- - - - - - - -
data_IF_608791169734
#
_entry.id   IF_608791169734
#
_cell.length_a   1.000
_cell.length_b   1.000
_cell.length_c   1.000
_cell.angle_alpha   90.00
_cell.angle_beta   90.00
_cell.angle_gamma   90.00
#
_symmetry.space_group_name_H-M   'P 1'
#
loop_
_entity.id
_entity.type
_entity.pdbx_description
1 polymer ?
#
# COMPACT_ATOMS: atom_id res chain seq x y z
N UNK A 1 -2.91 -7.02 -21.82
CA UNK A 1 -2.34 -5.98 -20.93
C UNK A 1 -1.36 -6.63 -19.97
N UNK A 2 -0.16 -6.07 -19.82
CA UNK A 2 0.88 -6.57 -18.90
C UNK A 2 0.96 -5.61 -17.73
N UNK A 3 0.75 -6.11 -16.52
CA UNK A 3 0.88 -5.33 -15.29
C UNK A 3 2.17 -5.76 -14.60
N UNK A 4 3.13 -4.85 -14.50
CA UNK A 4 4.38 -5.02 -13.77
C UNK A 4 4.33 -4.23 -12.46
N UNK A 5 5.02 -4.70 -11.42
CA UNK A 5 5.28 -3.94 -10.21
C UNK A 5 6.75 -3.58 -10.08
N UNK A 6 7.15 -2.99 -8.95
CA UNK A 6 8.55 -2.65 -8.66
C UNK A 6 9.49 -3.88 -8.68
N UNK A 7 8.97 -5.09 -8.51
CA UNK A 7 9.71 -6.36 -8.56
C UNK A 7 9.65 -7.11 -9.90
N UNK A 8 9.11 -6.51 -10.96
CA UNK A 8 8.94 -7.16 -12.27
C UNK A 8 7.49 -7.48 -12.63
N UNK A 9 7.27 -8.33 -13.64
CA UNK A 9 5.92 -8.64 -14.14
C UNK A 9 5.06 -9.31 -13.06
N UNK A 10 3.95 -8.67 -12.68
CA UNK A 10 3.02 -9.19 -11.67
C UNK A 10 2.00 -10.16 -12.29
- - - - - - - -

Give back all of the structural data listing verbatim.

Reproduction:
data_IF_608791169734
#
_entry.id   IF_608791169734
#
_cell.length_a   1.000
_cell.length_b   1.000
_cell.length_c   1.000
_cell.angle_alpha   90.00
_cell.angle_beta   90.00
_cell.angle_gamma   90.00
#
_symmetry.space_group_name_H-M   'P 1'
#
loop_
_entity.id
_entity.type
_entity.pdbx_description
1 polymer ?
#
# COMPACT_ATOMS: atom_id res chain seq x y z
N UNK A 1 -2.91 -7.02 -21.82
CA UNK A 1 -2.34 -5.98 -20.93
C UNK A 1 -1.36 -6.63 -19.97
N UNK A 2 -0.16 -6.07 -19.82
CA UNK A 2 0.88 -6.57 -18.90
C UNK A 2 0.96 -5.61 -17.73
N UNK A 3 0.75 -6.11 -16.52
CA UNK A 3 0.88 -5.33 -15.29
C UNK A 3 2.17 -5.76 -14.60
N UNK A 4 3.13 -4.85 -14.50
CA UNK A 4 4.38 -5.02 -13.77
C UNK A 4 4.33 -4.23 -12.46
N UNK A 5 5.02 -4.70 -11.42
CA UNK A 5 5.28 -3.94 -10.21
C UNK A 5 6.75 -3.58 -10.08
N UNK A 6 7.15 -2.99 -8.95
CA UNK A 6 8.55 -2.65 -8.66
C UNK A 6 9.49 -3.88 -8.68
N UNK A 7 8.97 -5.09 -8.51
CA UNK A 7 9.71 -6.36 -8.56
C UNK A 7 9.65 -7.11 -9.90
N UNK A 8 9.11 -6.51 -10.96
CA UNK A 8 8.94 -7.16 -12.27
C UNK A 8 7.49 -7.48 -12.63
N UNK A 9 7.27 -8.33 -13.64
CA UNK A 9 5.92 -8.64 -14.14
C UNK A 9 5.06 -9.31 -13.06
N UNK A 10 3.95 -8.67 -12.68
CA UNK A 10 3.02 -9.19 -11.67
C UNK A 10 2.00 -10.16 -12.29